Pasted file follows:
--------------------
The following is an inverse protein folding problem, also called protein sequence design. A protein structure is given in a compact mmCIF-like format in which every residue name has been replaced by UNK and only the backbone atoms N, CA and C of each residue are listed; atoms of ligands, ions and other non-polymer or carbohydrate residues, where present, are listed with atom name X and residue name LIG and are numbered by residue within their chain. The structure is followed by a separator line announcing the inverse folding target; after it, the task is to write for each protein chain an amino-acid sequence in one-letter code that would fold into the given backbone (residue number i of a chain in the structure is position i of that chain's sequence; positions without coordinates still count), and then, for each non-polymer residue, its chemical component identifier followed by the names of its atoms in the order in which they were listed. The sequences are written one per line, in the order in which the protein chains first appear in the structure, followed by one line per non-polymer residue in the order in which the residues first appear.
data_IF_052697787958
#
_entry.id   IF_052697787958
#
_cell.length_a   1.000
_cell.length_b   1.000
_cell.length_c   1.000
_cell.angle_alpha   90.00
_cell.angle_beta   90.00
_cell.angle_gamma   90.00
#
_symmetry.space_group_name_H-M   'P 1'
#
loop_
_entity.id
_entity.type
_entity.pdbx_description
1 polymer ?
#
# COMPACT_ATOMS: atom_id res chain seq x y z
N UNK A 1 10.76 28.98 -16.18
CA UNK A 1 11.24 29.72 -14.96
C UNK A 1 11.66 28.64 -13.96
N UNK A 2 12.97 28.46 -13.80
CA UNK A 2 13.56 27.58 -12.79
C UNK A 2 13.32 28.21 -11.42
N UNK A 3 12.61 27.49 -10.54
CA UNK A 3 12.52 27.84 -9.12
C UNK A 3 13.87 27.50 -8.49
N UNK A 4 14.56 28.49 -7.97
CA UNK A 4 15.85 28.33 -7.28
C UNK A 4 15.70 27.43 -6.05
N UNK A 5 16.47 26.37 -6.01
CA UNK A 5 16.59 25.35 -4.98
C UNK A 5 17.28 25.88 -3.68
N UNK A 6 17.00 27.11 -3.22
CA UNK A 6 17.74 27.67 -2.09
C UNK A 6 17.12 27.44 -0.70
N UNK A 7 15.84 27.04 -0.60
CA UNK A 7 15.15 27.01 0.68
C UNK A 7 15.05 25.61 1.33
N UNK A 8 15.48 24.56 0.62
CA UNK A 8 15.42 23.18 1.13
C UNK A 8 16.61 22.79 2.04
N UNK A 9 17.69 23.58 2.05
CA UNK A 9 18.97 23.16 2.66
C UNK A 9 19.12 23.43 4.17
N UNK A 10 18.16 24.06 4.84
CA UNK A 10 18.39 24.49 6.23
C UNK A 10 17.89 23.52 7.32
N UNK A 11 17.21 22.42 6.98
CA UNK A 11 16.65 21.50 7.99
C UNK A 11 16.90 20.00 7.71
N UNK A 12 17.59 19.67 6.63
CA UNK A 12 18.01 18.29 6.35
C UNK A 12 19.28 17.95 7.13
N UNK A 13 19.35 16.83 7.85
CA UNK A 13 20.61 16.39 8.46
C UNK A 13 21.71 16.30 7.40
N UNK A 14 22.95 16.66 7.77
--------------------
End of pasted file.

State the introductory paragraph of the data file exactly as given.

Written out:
The following is an inverse protein folding problem, also called protein sequence design. A protein structure is given in a compact mmCIF-like format in which every residue name has been replaced by UNK and only the backbone atoms N, CA and C of each residue are listed; atoms of ligands, ions and other non-polymer or carbohydrate residues, where present, are listed with atom name X and residue name LIG and are numbered by residue within their chain. The structure is followed by a separator line announcing the inverse folding target; after it, the task is to write for each protein chain an amino-acid sequence in one-letter code that would fold into the given backbone (residue number i of a chain in the structure is position i of that chain's sequence; positions without coordinates still count), and then, for each non-polymer residue, its chemical component identifier followed by the names of its atoms in the order in which they were listed. The sequences are written one per line, in the order in which the protein chains first appear in the structure, followed by one line per non-polymer residue in the order in which the residues first appear.